A lot of people give up on their budget before the third month, and go back to wasting money through overspending. It has been determined that a budget will take a few months of implementation, before you can start seeing the results. So before you throw that budget away, here are a seven tips on how to create a successful budget by Andrew Bicknell.
For many people creating a family budget is an exercise in frustration. Where to start, how to set it up, should I use budgeting software? Are all questions that nearly everyone asks? And then when they do get it set up and start tracking the money coming in and the money going out, something happens. An emergency or an impulse buy that screws the whole thing up. Unfortunately the majority of people give up on their family budget, before they ever give it a chance to do what it is supposed to do. One thing everyone needs to understand is that a budget is not a rigid thing. It is flexible and needs to allow for those unintended purchases or emergencies that life is full of. And if you stick with it, before long it will be a cash flow planning device you cannot live without.
That’s all a budget really is, a cash flow plan for your money. That’s right, your money, which should be working for you, not the other way around. A budget allows you to track your income and expenses, giving each dollar a task each and every month. This gives you a good picture for paying bills, setting aside savings, and planning for the future.
If you are having trouble creating a family budget here are 7 tips you can use to make the process easier. Get a piece of paper and list out income on one side and expenses on the other.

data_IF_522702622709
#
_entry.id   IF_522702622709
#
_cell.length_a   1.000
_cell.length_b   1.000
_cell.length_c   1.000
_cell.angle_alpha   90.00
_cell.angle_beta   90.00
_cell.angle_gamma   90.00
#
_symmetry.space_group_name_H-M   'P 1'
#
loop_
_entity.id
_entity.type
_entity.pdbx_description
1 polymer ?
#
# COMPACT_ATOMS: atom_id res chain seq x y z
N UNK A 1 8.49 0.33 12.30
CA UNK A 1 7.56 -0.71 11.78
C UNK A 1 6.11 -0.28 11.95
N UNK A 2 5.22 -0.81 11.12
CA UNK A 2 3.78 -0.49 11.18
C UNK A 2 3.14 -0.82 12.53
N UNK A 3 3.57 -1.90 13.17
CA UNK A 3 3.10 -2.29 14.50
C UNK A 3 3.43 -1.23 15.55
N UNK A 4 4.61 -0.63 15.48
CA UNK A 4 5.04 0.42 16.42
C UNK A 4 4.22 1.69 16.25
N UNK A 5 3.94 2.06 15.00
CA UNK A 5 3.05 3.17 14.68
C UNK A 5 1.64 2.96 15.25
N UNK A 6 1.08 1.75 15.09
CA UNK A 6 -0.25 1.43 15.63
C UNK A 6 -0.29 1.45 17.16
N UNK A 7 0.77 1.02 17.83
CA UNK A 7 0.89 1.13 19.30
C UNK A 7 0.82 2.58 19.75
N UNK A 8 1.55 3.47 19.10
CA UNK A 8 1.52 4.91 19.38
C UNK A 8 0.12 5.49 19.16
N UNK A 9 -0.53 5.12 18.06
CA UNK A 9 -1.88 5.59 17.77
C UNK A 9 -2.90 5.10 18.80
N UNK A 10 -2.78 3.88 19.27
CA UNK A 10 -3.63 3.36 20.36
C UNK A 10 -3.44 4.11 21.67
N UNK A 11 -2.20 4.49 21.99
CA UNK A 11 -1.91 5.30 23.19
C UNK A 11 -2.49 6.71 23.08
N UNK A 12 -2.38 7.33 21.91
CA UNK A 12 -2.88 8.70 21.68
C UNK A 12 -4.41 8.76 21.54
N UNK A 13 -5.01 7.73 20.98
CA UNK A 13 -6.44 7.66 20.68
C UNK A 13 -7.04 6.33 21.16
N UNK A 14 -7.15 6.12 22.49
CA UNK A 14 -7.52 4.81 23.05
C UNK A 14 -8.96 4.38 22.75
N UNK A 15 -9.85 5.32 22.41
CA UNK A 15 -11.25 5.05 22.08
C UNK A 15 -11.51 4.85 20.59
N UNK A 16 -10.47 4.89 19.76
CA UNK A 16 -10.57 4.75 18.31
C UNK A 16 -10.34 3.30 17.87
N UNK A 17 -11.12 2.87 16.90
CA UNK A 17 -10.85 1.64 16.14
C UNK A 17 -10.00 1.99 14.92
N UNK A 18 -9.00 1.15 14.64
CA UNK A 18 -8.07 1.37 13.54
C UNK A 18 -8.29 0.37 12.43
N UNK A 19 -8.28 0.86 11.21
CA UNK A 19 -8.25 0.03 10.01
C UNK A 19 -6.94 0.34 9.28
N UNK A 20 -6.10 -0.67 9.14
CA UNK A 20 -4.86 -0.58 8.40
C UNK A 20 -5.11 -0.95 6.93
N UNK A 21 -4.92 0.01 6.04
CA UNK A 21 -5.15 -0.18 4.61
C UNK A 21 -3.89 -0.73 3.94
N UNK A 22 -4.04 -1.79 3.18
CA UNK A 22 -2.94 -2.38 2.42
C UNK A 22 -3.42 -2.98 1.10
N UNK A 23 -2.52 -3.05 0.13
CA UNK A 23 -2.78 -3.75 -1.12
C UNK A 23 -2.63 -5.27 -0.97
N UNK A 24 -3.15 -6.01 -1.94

- Calculate your monthly income by gathering three months worth of pay stubs and averaging the monthly earnings.
- Figure out your monthly bills by averaging the last three months worth. Do this for expenses such as rent, mortgage, utilities, phone bills, car payments or other fixed monthly expenses. You can also do this for those monthly expenses that move up and down from month to month such as credit card bills and groceries.
- Subtract your monthly expenses from you income, and see if you have any money left over. You will start to see areas where you might be spending too much money and can cut back on. This can free up money for other purposes.
- Now that you have everything listed out in front of you can start assigning certain amounts of money to certain expenses. As you make those payment note them in your budget to see if you are staying on track.
- As you find ways to cut expenses you can also start designating a certain amount of money that goes into savings or retirement accounts every month.
- Your first budget may not work out quite right. It takes most people around three months to start getting their budget working. Be patient and keep working at it, before long it will become second nature and you will have control over your money.
- Once you have a good grasp on your hand written budget look into getting personal budgeting software such as Quicken or Microsoft Money. This will make your budget much easier to work with and they offer additional feature that can help you plan your financial future.
These are the basic steps for creating a family budget that will get you started and on your way to taking back control of you financial life. If you stick with it before long you will start to realize how much money you used to waste, and how much better it feels to know where your money is going and how it is working for you.